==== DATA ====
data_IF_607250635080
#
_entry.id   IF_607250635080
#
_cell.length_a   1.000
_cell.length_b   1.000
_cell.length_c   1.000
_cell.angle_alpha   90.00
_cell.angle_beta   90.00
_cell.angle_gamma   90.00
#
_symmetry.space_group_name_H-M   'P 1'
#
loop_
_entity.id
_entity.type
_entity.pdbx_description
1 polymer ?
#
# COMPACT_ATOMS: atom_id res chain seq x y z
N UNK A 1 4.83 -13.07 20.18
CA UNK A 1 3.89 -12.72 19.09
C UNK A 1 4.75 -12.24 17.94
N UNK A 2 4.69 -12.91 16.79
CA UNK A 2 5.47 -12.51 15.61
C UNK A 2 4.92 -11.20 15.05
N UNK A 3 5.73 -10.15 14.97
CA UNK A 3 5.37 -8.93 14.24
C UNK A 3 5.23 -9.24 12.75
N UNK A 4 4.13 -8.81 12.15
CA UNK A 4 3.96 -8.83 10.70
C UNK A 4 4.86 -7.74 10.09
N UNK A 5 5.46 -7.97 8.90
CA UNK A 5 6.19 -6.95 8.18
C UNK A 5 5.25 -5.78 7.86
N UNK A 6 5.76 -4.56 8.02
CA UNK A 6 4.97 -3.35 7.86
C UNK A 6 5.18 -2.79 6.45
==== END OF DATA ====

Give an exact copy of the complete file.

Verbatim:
data_IF_607250635080
#
_entry.id   IF_607250635080
#
_cell.length_a   1.000
_cell.length_b   1.000
_cell.length_c   1.000
_cell.angle_alpha   90.00
_cell.angle_beta   90.00
_cell.angle_gamma   90.00
#
_symmetry.space_group_name_H-M   'P 1'
#
loop_
_entity.id
_entity.type
_entity.pdbx_description
1 polymer ?
#
# COMPACT_ATOMS: atom_id res chain seq x y z
N UNK A 1 4.83 -13.07 20.18
CA UNK A 1 3.89 -12.72 19.09
C UNK A 1 4.75 -12.24 17.94
N UNK A 2 4.69 -12.91 16.79
CA UNK A 2 5.47 -12.51 15.61
C UNK A 2 4.92 -11.20 15.05
N UNK A 3 5.73 -10.15 14.97
CA UNK A 3 5.37 -8.93 14.24
C UNK A 3 5.23 -9.24 12.75
N UNK A 4 4.13 -8.81 12.15
CA UNK A 4 3.96 -8.83 10.70
C UNK A 4 4.86 -7.74 10.09
N UNK A 5 5.46 -7.97 8.90
CA UNK A 5 6.19 -6.95 8.18
C UNK A 5 5.25 -5.78 7.86
N UNK A 6 5.76 -4.56 8.02
CA UNK A 6 4.97 -3.35 7.86
C UNK A 6 5.18 -2.79 6.45